Cuddle up for Alpaca Therapy


They’re cute, in a quirky way, and certainly cuddly, but also notorious for spitting.

However, for almost five years Jodi Meynell has been breeding gentle-natured animals for therapy, guaranteed not to spit.

“When I first purchased alpacas, I found most breeders weren’t breeding for temperament but for the fleece value,” Jodi explained.

“I was looking for alpacas that could be more easily handled. When I found others were looking for that I decided to specifically breed for temperament.”

Jodi started out with four as a “fancy lawnmower” for her five acres after investigating their benefits.

“Alpacas are gentle on the land. Being in the camelid family, they are very efficient with their food and water, so an easy animal to care for and their soft padded feet are also easy on the land, unlike hooved animals,” she said.

“They are intelligent, inquisitive animals and like to be a part of what you are doing when they are around you.”

Jodi was also familiar with their use as a therapy animal due to their calming nature.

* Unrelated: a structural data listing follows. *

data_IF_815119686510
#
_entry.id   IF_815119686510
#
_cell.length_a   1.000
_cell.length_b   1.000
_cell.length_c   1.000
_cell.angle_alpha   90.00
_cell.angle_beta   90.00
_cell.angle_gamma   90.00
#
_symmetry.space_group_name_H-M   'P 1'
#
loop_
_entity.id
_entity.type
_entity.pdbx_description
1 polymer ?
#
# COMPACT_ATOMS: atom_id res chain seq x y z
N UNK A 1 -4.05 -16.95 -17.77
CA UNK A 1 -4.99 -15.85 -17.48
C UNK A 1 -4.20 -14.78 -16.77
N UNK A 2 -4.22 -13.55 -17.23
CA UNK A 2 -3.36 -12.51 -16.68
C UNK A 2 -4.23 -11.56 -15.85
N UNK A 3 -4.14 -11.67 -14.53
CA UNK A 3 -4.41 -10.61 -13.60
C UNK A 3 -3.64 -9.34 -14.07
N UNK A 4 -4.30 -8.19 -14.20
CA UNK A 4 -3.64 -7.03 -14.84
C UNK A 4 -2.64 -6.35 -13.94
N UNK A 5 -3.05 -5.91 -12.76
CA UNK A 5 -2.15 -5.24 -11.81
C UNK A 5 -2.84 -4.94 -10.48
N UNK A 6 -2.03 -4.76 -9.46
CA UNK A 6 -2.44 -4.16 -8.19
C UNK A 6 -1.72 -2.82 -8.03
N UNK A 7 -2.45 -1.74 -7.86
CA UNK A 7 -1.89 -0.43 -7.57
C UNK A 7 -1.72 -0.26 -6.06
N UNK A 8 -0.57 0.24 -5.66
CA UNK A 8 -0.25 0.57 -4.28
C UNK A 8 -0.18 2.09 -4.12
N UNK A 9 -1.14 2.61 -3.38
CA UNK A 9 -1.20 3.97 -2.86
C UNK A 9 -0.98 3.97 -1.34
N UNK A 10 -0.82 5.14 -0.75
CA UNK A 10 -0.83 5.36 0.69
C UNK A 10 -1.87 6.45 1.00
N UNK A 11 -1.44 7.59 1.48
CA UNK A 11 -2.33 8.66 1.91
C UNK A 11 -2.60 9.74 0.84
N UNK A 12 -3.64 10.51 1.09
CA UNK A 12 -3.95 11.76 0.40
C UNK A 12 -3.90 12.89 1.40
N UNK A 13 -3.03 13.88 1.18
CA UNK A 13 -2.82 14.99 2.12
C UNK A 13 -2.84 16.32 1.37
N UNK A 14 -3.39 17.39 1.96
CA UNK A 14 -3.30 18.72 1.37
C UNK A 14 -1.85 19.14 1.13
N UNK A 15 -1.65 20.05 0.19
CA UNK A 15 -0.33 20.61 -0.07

“I was approached by someone who ran day camps for children with physical and intellectual disabilities at a farm retreat who said she’d looked all over Queensland for calm alpacas,” Jodi said.

After seeking advice from a retiring breeder, she began implementing the two-year training required to sell them as therapy animals.

Training begins from birth with lots of handling to desensitise them. 

Once they are weaned at six months, halter training begins and they are taught to walk through doorways, buildings and traffic and large groups of people and loud children with erratic movements.

The only thing she’s had to miss in their training schedule is going into an elevator, because of course we don’t have any on the mountain.

Letting go of them to their new owners at the age of two is an emotional experience for Jodi but she takes comfort in knowing they will be valued and loved.

“It’s very rewarding.  I keep in contact with them and it’s nice to see who they are interacting with and the joy on the faces of the participants,” she shared.

“The alpacas love the children. It’s like they have a knowledge that they are needed and enjoy helping the children.”

Her herd of four has now grown to 14 and she has four young ones coming through this year’s training program.

Jodi also runs free workshops on alpaca handling.